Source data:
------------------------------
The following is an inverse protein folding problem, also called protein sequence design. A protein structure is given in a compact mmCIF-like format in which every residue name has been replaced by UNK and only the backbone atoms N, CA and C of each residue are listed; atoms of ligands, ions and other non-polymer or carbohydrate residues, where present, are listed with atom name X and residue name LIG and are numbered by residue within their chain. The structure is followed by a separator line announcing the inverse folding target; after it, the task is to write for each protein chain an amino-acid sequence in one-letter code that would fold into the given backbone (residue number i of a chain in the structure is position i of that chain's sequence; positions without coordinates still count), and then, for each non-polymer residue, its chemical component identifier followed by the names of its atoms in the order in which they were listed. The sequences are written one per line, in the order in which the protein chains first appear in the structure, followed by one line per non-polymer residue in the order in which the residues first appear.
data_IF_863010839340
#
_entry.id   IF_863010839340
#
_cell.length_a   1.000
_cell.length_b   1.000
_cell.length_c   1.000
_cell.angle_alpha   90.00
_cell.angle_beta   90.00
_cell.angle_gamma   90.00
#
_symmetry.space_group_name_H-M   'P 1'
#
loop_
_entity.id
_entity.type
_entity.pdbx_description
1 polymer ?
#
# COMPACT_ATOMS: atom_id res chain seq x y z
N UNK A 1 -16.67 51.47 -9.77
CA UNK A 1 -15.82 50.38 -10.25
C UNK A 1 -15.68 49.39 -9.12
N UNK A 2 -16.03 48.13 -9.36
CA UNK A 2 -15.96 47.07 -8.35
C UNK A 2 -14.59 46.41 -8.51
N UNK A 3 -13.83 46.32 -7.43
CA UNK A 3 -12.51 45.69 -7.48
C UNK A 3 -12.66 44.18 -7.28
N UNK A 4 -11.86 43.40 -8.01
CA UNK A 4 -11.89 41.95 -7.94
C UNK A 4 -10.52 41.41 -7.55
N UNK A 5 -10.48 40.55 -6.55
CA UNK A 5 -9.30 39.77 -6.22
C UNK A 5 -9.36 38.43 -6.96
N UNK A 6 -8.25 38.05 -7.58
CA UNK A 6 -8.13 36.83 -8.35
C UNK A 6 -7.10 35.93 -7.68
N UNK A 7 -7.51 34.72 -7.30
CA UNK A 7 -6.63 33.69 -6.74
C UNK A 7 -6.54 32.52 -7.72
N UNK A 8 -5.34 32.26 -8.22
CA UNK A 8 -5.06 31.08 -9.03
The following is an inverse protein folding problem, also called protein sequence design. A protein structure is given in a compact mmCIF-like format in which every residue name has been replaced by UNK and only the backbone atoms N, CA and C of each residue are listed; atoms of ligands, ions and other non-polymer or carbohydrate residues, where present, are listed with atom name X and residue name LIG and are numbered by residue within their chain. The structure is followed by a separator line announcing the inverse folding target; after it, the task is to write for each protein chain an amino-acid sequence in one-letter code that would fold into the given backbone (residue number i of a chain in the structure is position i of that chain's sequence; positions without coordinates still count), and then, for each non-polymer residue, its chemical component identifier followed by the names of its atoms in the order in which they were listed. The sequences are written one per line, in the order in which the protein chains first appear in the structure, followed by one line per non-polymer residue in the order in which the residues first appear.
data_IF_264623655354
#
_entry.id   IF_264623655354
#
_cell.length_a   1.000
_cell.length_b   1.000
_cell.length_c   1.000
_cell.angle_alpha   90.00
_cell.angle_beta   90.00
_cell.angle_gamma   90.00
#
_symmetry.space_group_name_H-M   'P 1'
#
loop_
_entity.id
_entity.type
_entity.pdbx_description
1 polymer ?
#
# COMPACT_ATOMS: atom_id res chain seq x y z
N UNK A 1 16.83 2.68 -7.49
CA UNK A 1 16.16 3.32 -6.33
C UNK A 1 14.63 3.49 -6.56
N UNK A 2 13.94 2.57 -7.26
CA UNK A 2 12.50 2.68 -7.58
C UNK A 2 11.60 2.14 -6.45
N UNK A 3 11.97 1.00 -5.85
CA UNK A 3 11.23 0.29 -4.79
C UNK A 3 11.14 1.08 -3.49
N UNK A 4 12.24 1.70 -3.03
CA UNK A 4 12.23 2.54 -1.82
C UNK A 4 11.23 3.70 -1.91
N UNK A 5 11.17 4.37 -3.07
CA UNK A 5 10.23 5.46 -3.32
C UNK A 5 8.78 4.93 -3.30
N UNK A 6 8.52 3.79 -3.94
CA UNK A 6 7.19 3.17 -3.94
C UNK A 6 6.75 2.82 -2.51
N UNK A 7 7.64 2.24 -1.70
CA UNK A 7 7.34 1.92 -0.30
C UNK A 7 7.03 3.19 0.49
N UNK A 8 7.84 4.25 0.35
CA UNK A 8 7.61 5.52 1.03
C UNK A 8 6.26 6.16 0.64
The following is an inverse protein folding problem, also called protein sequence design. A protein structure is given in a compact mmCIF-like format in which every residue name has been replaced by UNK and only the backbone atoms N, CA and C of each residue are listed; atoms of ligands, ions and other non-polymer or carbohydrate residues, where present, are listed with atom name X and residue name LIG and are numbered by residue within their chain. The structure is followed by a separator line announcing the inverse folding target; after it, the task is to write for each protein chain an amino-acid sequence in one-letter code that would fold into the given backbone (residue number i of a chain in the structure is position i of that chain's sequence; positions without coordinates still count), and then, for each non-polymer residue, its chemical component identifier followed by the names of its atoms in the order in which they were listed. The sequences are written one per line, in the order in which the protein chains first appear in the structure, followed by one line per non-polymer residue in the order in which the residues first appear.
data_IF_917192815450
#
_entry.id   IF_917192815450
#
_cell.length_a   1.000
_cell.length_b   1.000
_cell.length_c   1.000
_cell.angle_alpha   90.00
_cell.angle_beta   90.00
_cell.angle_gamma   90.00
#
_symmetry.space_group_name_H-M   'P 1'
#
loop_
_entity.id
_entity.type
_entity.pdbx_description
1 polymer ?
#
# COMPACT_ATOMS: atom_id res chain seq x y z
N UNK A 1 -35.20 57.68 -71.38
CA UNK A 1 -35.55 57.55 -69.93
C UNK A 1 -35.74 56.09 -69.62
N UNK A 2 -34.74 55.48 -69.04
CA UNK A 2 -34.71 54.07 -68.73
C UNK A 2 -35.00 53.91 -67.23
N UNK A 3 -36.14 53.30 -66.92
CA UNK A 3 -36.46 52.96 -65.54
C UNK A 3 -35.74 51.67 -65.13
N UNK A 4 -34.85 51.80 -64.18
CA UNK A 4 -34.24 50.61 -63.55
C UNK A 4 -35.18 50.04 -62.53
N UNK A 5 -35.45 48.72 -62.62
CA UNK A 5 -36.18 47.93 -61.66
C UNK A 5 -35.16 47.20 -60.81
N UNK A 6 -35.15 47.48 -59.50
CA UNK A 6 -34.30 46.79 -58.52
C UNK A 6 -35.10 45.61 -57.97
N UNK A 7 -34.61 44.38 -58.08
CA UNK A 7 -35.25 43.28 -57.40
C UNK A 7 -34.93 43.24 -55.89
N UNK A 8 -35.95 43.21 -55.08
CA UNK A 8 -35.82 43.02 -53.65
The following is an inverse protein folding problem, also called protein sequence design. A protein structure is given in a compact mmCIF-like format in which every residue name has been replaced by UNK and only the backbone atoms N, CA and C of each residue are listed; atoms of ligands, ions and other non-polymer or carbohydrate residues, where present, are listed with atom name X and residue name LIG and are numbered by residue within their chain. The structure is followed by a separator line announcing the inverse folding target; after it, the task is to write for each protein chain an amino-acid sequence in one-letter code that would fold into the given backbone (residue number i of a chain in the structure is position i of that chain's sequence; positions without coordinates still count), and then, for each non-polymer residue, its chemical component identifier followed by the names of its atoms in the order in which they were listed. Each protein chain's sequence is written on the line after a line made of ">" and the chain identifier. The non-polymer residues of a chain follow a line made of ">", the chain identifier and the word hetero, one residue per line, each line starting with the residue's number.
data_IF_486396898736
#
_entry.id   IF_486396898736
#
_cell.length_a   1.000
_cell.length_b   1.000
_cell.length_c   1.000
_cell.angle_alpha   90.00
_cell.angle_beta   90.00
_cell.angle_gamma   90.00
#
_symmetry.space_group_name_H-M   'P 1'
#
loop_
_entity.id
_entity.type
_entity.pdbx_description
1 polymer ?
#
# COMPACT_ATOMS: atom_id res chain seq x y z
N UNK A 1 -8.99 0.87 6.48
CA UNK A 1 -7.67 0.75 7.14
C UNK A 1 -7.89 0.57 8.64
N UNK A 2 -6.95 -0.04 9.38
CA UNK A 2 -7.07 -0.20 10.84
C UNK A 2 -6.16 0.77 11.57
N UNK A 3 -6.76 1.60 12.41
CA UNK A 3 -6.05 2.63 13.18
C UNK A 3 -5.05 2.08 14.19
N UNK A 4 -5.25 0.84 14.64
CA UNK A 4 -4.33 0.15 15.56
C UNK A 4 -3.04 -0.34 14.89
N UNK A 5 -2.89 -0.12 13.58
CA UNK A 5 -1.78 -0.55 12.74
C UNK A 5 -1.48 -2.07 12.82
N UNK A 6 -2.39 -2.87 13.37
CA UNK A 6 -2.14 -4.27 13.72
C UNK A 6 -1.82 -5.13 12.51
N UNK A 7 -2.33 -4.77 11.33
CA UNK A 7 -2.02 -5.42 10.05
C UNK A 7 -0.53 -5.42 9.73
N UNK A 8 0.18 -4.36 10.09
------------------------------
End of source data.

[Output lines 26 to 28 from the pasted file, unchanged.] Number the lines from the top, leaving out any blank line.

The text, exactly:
CA UNK A 2 -15.96 47.07 -8.35
C UNK A 2 -14.59 46.41 -8.51
N UNK A 3 -13.83 46.32 -7.43